I’m writing the last scenes of The Invisible Hands — Part 3: Pawn Storm.
I had thought to almost, but not quite, reveal the identity of the Trachian prince at the end of this book, and keep the secret for the next book, The Invisible Hands — Part 4: Mate. This would have been a terrific cliffhanger, but I decided not to be cruel, and, besides, the revelation scenes are a perfect ending for this one. That doesn’t mean there won’t be some kind of nailbiter though.
For the second excerpt I chose most of the second scene of chapter 3, Visitors, featuring Anaxantis and Ravvid, one of the Clansmen.
I hope you’ll enjoy it.
Anaxantis is on campaign.
He has made an alliance with the Rhonoman Influence, and his army is camped some ten miles outside the proud city. The prince lodges at the villa of Arranulf and Hemarchidas, but some nights he spends in his tent, amidst his army, at the campsite.
This is one of those nights. There is much to organize and plan for. Anaxantis concentrates on the tasks at hand, but he feels lonely. He is not the only one…
After about half an hour he went over to his tent. Usually he dismissed both of the guards at the entrance and told them to join their friends at the fire. This evening he noticed Ravvid was one of the sentries.
“Gorny, you can join the others at the fire. Ravvid, I’d like a word with you, please,” Anaxantis said.
Gorny hesitated and then reluctantly wished them both goodnight. He walked slowly to the fire.
Anaxantis frowned for a moment and then went inside the tent, motioning Ravvid to follow him.
“Close the flap, Ravvid, please.”
The prince’s tent was a very elaborate structure, specially made for the campaign. The outside was made of leather. Inside there was a second layer which was subdivided into several compartments. The private compartments were in the back and only reachable through a labyrinthine maze of canvas corridors. The fabric didn’t offer all that much protection, but the sheer number of internal walls made it very complicated to know exactly where the occupant was at any given moment.
Ravvid did as he was asked.
“Why are you laughing?” Anaxantis, who noticed the Clansman was smiling, asked.
“You do realize you’ve made several guys unhappy, don’t you? And I think money is changing hands as we speak.”
“Oh, come on. Didn’t you notice some of the men tarry whenever you send them away when you retire for the night?”
“Well, now that you mention it… Why?”
“Because they hoped that what happened to me would happen to them.”
Ravvid was still smiling.
“That you would ask them to stay. To enter your tent and close it behind them.”
“No. You can’t be implying what I think you are.”
Anaxantis had become pale.
“And money is changing hands?”
“Bets were placed. Who. When. Where.” Ravvid kept a straight face.
“I don’t believe it.”
“It’s true nevertheless.”
Ravvid burst out in laughter as he saw the disconcerted face of the prince.
“But I never gave any of you the least cause to think—”
“You would bed any of us? No, indeed you didn’t. Don’t fret over it. It’s just a harmless pastime.”
“Did you ever… Did you think…”
“Nah. But I’m flattered the other guys will think so. I will deny it of course. Which will make them even more sure. They know how discreet you like to be.”
“I’m so glad I can help to build your reputation among the Clansmen,” Anaxantis said, not even trying to keep the sarcasm out of his voice. “As long as it is clear that…”
“Perfectly.” Ravvid smirked. “Besides, I wouldn’t like Echron getting the wrong idea.”
Anaxantis face lit up.
“Ah, yes. I saw you sneak away with Echron of Syrdunn that evening, when we camped on the plateau at the southern border.”
“And we thought we were being so careful, leaving the campfire separately.” Ravvid laughed again.
“With several whole minutes between you,” Anaxantis said, and he couldn’t help laughing as well. “Still, it’s embarrassing and annoying all the same,” he added, becoming serious again.
“It’s just a few of the guys and only some of us know.”
“Know? Know what?” Anaxantis asked, all of a sudden worried again.
“That you’re… not free.”
“There’s only a few of us who know. Or rather, who guessed. We’re discreet about it.”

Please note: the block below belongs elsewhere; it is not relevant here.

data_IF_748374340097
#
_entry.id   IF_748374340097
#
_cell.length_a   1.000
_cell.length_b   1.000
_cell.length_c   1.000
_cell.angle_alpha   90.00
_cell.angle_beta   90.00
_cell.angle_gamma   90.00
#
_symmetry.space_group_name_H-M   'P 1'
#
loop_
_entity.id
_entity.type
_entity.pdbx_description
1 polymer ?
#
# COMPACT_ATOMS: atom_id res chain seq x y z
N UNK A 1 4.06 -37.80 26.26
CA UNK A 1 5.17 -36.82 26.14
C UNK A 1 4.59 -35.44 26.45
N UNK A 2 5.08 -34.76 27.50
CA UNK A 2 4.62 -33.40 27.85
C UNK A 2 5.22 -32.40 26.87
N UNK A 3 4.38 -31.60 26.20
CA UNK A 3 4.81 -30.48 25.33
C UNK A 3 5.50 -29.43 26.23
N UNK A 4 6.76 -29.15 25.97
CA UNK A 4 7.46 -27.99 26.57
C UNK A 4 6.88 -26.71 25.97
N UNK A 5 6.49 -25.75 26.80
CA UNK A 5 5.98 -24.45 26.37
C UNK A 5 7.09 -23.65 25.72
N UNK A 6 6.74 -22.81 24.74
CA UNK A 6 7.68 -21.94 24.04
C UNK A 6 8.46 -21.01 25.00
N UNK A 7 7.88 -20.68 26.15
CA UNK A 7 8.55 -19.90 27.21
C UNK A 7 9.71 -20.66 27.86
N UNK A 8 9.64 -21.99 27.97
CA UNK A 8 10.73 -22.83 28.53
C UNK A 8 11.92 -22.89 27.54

“I don’t understand.”
“You. Your brother. You and your brother. Half brother.”
Anaxantis had become fiery red.
“And you thought you had been so careful,“ Ravvid said softly. “Listen, Anaxantis. It doesn’t matter. We don’t know know. Not really. And each of us will deny it when asked.”
“How?” was all the prince asked.
“Little things. Nothing and everything. Things you’d only notice if you were in love yourself. Like I am.”
Anaxantis sat down at the table, still dumbstruck. Ravvid sat down as well and reached for the jar with watered down wine. He filled two stoneware beakers. They both took a swig.
“I miss Echron,” Ravvid said, putting his beaker down. “I still can’t believe he chose me. Of all people, me.”
“He chose you?” Anaxantis asked, feeling stupid.
Ravvid looked up.
“Oh, yes. And he wasn’t shy about it. You’d think with his slender frame and that childlike round face of his he’d be bashful. Forget it. One evening, when we were gathering wood, he followed me. When nobody was around he came up to me. ‘I like you,’ he said. ‘I like you very much. I want to get to know you and then I want to make love to you. It’s all right if you don’t like me. Say so now and that will be the end of it.’ He took me completely off guard. I dropped the wood I had gathered.” Ravvid grinned.
“Just like that, eh?”
“Just like that.”
“Hooray for little Echron, I say.”
“I didn’t know what to say, so I told him that. ‘Say yes,’ he replied and he pulled me over by my shirt. Then he kissed me, sort of deliberately slow, as if he wanted to try out how I tasted. He had an erection and he didn’t care in the least that I could feel it through both our pants. I thought he wanted more, but he drew back in the least discourteous, nicest way you can imagine. ‘First we talk and get to know each other,’ he said. Then he kissed me again. It was all quite confusing for a simple guy like me.”
“Love always is,” the prince said.
“One of the first things I told him was that I’m just an ordinary guy, the son of a hunter, who had lived most of his life in the woods and tanned the hides and cured the meat of whatever his father had shot, until he was old enough to go hunting with him. He will be a count one day. ‘Prince Anaxantis seems to think you’re good enough to be his friend,’ was all he said about that subject. So, you see, I owe you one. A big one.”
“Did the talking take long?”
“We talked whenever we could and before long we knew all there was to know about each other. Strangely enough, he didn’t seem to mind my boring stories of living in a cabin in the woods and occasionally going to the market in the nearest town to sell our wares. He said he had noticed I had watched him during practice.”
“Ah yes, I remember my brother insisting the squires keep up their training, even while we were exploring the border region.”